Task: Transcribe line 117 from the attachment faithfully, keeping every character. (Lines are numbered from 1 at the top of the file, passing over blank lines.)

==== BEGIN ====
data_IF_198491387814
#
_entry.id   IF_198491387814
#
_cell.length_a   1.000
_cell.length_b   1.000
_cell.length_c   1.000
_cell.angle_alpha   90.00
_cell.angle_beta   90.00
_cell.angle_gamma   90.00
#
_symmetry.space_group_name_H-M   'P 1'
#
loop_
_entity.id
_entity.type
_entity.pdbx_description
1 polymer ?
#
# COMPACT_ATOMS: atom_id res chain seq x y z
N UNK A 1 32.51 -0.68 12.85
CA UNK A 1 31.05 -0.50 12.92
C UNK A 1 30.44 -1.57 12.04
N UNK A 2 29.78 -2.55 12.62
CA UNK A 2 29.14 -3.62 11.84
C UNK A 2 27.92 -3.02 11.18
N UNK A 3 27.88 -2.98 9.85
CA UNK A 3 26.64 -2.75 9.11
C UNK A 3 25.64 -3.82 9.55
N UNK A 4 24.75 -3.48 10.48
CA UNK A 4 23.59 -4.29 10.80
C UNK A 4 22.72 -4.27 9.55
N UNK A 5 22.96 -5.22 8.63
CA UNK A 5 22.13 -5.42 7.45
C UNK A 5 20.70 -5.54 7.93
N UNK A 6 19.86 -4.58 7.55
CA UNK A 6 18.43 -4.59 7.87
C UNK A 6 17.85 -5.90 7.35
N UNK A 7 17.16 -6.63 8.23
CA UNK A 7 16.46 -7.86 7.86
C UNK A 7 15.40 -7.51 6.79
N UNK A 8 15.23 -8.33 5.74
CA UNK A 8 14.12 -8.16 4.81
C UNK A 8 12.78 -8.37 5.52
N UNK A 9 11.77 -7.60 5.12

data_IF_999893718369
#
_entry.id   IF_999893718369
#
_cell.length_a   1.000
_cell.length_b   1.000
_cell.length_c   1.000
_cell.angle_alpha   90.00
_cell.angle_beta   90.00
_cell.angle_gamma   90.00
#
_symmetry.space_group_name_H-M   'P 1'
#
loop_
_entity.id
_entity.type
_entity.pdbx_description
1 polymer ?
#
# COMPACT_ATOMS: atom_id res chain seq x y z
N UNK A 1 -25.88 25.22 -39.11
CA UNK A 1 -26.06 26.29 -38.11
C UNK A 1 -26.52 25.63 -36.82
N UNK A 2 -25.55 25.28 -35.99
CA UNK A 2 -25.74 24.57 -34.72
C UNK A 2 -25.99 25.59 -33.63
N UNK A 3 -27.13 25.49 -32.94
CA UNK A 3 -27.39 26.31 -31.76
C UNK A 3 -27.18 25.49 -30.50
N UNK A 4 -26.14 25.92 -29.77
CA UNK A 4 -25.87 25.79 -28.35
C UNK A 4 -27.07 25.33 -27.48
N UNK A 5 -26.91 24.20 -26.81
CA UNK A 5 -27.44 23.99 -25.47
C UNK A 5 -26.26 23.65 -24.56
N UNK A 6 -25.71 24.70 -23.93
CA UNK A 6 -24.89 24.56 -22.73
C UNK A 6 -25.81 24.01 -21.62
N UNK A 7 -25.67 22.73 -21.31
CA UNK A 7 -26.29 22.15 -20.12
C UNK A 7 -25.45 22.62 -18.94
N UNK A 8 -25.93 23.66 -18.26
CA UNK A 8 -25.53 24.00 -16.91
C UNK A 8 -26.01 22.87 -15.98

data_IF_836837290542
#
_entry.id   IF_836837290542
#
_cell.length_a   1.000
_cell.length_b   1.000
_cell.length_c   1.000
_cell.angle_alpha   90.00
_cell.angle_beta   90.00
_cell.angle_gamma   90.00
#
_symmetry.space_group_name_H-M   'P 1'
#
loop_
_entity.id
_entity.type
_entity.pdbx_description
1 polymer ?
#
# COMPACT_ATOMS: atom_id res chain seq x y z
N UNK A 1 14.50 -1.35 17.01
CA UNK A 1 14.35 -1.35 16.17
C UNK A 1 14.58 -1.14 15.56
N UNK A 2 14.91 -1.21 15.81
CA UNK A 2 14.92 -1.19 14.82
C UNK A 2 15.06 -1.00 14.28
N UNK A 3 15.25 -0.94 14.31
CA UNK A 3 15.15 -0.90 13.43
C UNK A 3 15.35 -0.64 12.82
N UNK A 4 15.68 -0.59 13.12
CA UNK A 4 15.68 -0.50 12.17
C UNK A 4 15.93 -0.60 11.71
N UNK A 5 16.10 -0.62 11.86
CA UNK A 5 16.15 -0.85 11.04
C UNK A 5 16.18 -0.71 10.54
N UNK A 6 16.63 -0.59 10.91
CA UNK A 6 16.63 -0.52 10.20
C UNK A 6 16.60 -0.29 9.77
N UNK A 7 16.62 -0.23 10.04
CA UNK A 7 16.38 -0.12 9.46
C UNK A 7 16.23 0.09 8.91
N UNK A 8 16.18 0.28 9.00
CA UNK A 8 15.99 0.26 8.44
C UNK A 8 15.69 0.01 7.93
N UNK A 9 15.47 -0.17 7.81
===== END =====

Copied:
CA UNK A 3 15.15 -0.90 13.43